I was nervous before we went to the Wat Temple last month. I remember I left over an hour early because I was scared I would get lost or be late and I wanted to make the best impression possible. I also didn’t know what was appropriate to wear and the last thing I wanted to do was offend anyone. Sometimes I forget that everyone else probably has the same thing going through their minds. To be honest I was a little uncomfortable when I got there. I didn’t really know how I should sit or how I needed to address the abbot monk at the front of the room. Thankfully Acharn Cathy showed us how to introduce ourselves by putting our hands together in front of our mouths and noses and bowing our heads slightly. We learned later from the abbot monk how the placement of the hands is very important. The lower the placement, the less formal the greeting. I found it fascinating that just the placement of my hands signals respect for a person. It’s something so simple and subtle, but its things like this that help me understand the Thai culture. I also learned how to properly sit in a temple. I remember after we were told to sit with both legs to one side staggered I immediately switched to that instead of being cross-legged. I also found it interesting that a woman can’t sit close to the abbot monk. I’m interested to see how gender might impact certain things in Thailand. I have a tendency to forget that not every culture treats genders the same way.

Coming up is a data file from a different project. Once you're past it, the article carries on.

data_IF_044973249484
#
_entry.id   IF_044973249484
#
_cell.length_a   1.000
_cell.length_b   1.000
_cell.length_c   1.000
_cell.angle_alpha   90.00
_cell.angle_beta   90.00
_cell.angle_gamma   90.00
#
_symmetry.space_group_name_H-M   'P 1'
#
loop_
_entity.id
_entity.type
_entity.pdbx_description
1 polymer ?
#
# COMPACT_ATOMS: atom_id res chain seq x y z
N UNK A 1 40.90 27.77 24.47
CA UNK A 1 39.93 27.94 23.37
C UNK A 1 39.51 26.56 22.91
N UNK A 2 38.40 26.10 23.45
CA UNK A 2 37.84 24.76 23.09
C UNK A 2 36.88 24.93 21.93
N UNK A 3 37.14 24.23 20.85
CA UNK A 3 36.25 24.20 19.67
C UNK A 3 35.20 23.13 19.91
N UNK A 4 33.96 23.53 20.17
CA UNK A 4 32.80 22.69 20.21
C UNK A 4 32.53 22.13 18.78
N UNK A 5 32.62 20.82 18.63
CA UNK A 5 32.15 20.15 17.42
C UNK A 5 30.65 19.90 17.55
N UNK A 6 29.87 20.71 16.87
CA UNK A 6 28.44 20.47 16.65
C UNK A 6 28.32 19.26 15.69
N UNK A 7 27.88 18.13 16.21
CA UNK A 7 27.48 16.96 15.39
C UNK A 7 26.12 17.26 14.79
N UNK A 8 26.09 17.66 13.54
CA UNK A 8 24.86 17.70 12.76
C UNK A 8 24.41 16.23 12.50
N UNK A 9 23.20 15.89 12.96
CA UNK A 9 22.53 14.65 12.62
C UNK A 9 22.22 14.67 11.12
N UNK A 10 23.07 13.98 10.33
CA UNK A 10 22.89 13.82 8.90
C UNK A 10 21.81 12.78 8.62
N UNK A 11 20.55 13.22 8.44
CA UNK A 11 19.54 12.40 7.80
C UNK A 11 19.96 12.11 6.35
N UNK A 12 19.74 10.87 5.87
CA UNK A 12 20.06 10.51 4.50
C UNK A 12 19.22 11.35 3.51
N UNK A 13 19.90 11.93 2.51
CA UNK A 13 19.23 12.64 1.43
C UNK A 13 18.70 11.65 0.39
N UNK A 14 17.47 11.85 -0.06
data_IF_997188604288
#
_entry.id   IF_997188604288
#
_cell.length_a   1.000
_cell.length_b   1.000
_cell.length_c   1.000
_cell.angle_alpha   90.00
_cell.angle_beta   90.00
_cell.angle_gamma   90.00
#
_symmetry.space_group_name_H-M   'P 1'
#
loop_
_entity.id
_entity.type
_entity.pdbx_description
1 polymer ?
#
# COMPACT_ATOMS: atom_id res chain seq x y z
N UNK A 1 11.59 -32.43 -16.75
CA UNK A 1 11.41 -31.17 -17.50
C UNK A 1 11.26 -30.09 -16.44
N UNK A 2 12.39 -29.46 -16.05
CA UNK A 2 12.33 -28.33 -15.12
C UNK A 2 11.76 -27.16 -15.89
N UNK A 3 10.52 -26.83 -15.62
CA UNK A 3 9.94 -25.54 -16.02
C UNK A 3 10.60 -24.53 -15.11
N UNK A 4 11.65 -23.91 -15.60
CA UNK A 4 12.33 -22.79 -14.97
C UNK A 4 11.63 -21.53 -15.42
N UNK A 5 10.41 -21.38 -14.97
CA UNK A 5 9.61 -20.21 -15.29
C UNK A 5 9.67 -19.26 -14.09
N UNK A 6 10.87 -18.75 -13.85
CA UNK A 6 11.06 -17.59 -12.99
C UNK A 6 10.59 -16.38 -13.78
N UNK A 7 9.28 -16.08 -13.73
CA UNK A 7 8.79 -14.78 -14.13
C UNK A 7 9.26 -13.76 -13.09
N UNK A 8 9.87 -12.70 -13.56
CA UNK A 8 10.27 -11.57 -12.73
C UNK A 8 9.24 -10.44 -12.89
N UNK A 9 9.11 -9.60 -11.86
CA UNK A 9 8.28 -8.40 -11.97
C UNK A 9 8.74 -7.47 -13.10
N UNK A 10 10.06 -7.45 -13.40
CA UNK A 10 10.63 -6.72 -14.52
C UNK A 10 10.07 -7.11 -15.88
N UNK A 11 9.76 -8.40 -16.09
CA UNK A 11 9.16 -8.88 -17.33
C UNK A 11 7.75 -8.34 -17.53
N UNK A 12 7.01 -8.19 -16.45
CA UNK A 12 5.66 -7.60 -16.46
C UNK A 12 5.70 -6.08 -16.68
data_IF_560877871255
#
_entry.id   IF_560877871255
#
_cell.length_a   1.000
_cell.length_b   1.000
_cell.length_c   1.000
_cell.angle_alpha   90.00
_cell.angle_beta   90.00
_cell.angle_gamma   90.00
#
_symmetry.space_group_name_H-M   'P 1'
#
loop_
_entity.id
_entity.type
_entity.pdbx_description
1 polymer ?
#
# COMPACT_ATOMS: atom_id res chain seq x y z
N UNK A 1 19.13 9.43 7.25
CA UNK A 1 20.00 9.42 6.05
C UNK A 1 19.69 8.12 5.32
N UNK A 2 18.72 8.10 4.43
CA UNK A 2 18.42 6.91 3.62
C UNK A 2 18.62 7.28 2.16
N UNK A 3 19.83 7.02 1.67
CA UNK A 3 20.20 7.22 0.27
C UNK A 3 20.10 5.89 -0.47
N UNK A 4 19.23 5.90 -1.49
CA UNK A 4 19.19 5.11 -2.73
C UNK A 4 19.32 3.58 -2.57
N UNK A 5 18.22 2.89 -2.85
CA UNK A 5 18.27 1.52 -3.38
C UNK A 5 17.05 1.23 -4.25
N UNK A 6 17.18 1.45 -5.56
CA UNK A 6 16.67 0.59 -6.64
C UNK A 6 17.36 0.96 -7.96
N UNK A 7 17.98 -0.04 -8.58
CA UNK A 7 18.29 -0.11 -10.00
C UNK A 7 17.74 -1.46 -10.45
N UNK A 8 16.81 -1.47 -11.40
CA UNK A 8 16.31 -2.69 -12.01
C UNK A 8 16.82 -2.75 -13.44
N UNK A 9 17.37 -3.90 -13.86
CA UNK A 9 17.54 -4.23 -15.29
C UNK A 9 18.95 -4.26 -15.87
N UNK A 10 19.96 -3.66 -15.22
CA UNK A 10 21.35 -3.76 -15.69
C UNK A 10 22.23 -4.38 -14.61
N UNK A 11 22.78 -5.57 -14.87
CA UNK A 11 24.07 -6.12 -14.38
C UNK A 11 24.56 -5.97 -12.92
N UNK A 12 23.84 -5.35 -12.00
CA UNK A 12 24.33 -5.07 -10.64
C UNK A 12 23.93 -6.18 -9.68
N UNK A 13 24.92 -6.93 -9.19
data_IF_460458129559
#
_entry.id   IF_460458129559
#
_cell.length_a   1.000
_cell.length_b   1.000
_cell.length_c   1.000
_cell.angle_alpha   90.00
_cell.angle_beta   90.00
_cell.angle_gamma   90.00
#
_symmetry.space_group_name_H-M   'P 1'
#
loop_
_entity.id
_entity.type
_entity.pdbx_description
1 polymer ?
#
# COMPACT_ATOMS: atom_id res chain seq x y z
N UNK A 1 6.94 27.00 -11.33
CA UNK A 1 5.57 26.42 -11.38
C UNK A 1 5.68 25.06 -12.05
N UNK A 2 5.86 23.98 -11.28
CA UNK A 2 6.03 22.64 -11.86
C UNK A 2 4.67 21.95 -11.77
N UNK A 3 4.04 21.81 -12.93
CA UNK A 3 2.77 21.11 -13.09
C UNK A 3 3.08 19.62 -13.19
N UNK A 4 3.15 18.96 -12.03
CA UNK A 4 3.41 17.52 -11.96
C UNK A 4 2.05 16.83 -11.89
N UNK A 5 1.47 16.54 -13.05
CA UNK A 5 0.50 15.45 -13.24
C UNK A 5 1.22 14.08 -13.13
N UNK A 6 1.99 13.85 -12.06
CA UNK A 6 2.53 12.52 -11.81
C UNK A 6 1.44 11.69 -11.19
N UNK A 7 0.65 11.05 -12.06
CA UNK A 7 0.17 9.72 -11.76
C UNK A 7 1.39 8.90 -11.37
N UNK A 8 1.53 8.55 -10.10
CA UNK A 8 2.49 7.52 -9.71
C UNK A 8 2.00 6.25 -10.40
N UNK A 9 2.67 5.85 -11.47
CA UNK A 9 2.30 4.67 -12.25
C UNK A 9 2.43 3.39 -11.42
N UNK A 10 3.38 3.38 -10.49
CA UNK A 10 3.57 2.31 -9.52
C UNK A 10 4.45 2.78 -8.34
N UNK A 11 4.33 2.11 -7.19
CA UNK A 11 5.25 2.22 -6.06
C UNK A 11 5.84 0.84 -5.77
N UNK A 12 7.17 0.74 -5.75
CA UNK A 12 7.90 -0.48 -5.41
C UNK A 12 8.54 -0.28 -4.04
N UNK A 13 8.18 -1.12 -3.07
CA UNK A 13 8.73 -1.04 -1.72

One goal I have for myself while abroad is to try everything at least once. I’m a picky eater and I have to say being in a culture with very different food than I’m used to makes me nervous. I really want to stick with the mantra “don’t knock it till you try it” because it would be a shame to miss out on any experience while I’m in Thailand. I think food is a big part of this. In my mind, food is an important part of any culture. I’ve had Thai food here in the U.S. but I’m smart enough to know that the Americanized version is probably very different than authentic Thai food in Thailand. I think this goal can go beyond food as well. We are going to be doing a lot of different activities that involve doing a lot of different things. I just want to go in with an open, positive state of mind. No one in my family has ever been to Asia and this is a learning opportunity that I can share with them.
Here are pictures of me with my dog Sydney and with my brother Jacob.